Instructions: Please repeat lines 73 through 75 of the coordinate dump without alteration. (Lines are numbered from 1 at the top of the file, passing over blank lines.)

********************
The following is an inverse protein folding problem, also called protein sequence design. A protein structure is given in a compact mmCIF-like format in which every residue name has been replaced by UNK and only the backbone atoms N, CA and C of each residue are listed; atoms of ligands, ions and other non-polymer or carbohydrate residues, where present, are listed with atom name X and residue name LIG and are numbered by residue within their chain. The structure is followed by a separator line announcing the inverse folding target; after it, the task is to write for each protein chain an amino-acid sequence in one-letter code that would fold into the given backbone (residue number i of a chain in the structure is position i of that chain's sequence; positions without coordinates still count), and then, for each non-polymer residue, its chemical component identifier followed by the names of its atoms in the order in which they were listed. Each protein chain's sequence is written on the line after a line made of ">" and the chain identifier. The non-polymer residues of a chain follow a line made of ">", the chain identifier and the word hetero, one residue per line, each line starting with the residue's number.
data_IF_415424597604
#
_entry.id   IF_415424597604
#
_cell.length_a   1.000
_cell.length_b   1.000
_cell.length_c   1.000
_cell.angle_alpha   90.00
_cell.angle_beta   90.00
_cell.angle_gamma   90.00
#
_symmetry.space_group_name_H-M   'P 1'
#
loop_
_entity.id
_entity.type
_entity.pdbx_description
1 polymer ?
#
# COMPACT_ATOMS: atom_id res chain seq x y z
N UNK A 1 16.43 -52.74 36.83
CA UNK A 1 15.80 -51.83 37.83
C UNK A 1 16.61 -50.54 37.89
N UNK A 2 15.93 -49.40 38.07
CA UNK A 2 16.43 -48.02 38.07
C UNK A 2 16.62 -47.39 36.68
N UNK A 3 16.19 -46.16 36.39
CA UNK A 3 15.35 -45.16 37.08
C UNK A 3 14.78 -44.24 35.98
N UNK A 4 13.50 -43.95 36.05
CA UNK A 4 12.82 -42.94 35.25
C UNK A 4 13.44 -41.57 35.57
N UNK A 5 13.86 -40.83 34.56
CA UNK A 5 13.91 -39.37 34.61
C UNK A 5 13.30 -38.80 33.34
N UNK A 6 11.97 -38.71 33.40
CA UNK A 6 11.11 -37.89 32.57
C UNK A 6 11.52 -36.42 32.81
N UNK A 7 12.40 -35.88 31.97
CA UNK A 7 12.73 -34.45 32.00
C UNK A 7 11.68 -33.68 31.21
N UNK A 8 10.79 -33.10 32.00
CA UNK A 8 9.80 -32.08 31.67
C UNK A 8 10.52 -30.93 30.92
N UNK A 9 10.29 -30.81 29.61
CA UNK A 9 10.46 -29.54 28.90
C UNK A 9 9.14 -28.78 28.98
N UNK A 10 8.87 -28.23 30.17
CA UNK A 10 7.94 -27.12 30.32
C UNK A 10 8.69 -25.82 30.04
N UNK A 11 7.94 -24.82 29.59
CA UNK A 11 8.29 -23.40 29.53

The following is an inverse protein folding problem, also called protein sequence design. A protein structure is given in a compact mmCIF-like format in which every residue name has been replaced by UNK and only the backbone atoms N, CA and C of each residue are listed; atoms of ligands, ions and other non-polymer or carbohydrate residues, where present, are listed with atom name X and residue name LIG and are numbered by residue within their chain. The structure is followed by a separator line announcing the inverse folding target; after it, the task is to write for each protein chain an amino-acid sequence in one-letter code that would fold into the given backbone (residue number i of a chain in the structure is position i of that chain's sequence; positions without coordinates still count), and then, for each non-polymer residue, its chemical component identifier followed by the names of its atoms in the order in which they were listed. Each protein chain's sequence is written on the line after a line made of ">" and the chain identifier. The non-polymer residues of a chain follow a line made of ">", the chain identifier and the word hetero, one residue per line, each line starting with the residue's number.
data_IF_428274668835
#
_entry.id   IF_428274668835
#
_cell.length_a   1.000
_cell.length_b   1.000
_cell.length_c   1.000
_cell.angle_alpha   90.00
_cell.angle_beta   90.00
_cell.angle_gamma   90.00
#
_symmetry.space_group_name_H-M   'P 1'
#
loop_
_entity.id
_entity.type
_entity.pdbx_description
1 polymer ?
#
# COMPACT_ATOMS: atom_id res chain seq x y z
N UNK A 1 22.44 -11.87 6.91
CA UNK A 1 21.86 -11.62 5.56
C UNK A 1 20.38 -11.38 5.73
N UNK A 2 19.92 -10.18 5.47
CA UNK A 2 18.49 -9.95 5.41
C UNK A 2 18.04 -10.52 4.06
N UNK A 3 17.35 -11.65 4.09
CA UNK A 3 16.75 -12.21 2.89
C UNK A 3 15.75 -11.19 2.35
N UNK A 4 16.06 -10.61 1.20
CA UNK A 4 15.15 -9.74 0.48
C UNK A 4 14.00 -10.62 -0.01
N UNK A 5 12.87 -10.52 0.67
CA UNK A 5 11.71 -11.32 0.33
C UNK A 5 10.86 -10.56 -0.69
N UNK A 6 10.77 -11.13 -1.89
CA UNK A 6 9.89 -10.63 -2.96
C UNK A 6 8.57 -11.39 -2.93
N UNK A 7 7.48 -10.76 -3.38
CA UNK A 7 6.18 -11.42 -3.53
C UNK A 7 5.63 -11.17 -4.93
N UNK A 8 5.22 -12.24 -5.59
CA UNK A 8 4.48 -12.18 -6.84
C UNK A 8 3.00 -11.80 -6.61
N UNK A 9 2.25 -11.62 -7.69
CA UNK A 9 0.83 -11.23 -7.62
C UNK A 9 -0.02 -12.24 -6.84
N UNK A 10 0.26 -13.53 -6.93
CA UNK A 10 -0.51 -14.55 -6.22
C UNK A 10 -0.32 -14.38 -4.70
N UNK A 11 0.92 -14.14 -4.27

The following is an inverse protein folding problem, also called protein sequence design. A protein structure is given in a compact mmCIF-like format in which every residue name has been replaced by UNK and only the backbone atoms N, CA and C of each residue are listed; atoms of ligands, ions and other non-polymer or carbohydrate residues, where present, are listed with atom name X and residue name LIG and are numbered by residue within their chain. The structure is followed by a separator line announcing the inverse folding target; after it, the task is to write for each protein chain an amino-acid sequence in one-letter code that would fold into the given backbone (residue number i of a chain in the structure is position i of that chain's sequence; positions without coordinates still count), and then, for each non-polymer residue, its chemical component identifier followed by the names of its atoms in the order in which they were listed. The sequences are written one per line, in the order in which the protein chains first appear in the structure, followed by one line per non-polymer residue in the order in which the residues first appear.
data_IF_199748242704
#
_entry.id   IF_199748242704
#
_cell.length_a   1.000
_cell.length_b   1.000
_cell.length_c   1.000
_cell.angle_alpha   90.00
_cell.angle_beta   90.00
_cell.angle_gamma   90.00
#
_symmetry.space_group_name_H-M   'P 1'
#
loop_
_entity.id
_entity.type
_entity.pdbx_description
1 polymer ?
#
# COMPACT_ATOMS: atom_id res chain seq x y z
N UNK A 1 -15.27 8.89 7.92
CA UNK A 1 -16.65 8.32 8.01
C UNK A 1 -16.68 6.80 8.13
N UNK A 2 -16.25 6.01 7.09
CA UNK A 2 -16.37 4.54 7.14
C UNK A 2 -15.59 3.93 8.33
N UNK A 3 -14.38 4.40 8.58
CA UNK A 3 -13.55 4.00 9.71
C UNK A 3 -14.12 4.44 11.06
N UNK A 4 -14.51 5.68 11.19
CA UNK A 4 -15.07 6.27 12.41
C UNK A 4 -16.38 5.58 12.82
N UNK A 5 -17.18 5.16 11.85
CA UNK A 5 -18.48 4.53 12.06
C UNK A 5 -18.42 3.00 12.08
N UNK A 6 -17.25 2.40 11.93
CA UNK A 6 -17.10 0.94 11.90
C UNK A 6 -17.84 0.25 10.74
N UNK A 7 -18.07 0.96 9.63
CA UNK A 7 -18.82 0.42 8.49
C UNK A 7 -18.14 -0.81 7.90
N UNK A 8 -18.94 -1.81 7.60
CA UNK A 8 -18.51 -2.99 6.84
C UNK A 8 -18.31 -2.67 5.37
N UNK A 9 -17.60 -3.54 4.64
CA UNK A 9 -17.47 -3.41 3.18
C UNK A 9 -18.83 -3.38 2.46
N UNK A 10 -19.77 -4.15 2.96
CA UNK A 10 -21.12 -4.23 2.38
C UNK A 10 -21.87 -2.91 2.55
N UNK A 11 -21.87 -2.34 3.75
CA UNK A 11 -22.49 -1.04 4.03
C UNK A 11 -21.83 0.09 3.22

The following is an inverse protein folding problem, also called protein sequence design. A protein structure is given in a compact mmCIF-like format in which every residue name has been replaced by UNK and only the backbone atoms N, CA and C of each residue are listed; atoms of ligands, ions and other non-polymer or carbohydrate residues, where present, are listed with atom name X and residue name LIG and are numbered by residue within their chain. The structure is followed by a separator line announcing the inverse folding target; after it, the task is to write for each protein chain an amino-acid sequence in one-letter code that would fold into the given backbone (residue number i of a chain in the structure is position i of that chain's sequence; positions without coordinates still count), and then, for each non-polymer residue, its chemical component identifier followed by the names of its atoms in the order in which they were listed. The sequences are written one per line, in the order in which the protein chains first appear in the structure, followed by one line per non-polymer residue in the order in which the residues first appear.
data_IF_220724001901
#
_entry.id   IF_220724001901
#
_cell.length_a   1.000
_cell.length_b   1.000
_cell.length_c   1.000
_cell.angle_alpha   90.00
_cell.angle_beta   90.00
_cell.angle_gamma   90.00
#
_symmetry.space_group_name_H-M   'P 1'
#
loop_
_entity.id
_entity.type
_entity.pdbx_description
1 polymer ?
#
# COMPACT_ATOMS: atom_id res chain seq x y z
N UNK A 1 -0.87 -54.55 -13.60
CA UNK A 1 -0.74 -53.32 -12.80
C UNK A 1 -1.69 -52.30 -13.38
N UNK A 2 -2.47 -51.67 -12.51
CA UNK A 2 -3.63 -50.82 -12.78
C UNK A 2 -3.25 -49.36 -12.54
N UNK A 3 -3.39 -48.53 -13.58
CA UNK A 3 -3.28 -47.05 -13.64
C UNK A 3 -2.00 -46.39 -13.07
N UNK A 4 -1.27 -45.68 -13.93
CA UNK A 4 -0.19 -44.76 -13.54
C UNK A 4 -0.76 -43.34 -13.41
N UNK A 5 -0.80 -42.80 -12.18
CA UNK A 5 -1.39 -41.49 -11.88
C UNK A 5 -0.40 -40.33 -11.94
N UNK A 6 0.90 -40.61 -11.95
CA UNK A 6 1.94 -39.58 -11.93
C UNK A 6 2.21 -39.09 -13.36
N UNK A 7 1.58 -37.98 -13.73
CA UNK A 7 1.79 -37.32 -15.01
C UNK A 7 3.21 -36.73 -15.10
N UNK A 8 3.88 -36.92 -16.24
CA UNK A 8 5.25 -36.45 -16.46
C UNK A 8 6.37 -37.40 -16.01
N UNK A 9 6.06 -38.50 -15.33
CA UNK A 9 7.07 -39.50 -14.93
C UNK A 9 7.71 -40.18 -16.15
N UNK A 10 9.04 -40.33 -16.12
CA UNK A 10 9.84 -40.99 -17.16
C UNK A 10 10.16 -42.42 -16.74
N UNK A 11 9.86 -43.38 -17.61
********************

#
# COMPACT_ATOMS: atom_id res chain seq x y z
N UNK A 1 22.44 -11.87 6.91